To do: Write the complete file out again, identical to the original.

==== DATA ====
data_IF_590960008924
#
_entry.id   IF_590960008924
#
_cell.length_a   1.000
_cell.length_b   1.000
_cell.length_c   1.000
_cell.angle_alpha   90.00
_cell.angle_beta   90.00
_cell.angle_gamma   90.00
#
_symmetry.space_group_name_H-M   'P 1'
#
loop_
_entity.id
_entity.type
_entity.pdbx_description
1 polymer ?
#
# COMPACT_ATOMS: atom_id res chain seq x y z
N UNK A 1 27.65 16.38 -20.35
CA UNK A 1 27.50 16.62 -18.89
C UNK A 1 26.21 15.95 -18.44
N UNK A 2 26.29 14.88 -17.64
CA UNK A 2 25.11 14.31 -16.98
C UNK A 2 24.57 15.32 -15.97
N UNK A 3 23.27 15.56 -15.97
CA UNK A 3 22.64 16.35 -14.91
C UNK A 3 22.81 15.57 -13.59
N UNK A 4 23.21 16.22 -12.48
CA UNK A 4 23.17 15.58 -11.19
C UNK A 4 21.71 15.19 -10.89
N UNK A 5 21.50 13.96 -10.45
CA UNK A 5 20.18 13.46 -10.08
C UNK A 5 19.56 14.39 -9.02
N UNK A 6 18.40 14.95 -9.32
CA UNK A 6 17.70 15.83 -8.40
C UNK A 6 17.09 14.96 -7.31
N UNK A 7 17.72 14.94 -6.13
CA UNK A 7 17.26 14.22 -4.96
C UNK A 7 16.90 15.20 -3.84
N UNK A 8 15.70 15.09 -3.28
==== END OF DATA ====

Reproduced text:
data_IF_590960008924
#
_entry.id   IF_590960008924
#
_cell.length_a   1.000
_cell.length_b   1.000
_cell.length_c   1.000
_cell.angle_alpha   90.00
_cell.angle_beta   90.00
_cell.angle_gamma   90.00
#
_symmetry.space_group_name_H-M   'P 1'
#
loop_
_entity.id
_entity.type
_entity.pdbx_description
1 polymer ?
#
# COMPACT_ATOMS: atom_id res chain seq x y z
N UNK A 1 27.65 16.38 -20.35
CA UNK A 1 27.50 16.62 -18.89
C UNK A 1 26.21 15.95 -18.44
N UNK A 2 26.29 14.88 -17.64
CA UNK A 2 25.11 14.31 -16.98
C UNK A 2 24.57 15.32 -15.97
N UNK A 3 23.27 15.56 -15.97
CA UNK A 3 22.64 16.35 -14.91
C UNK A 3 22.81 15.57 -13.59
N UNK A 4 23.21 16.22 -12.48
CA UNK A 4 23.17 15.58 -11.19
C UNK A 4 21.71 15.19 -10.89
N UNK A 5 21.50 13.96 -10.45
CA UNK A 5 20.18 13.46 -10.08
C UNK A 5 19.56 14.39 -9.02
N UNK A 6 18.40 14.95 -9.32
CA UNK A 6 17.70 15.83 -8.40
C UNK A 6 17.09 14.96 -7.31
N UNK A 7 17.72 14.94 -6.13
CA UNK A 7 17.26 14.22 -4.96
C UNK A 7 16.90 15.20 -3.84
N UNK A 8 15.70 15.09 -3.28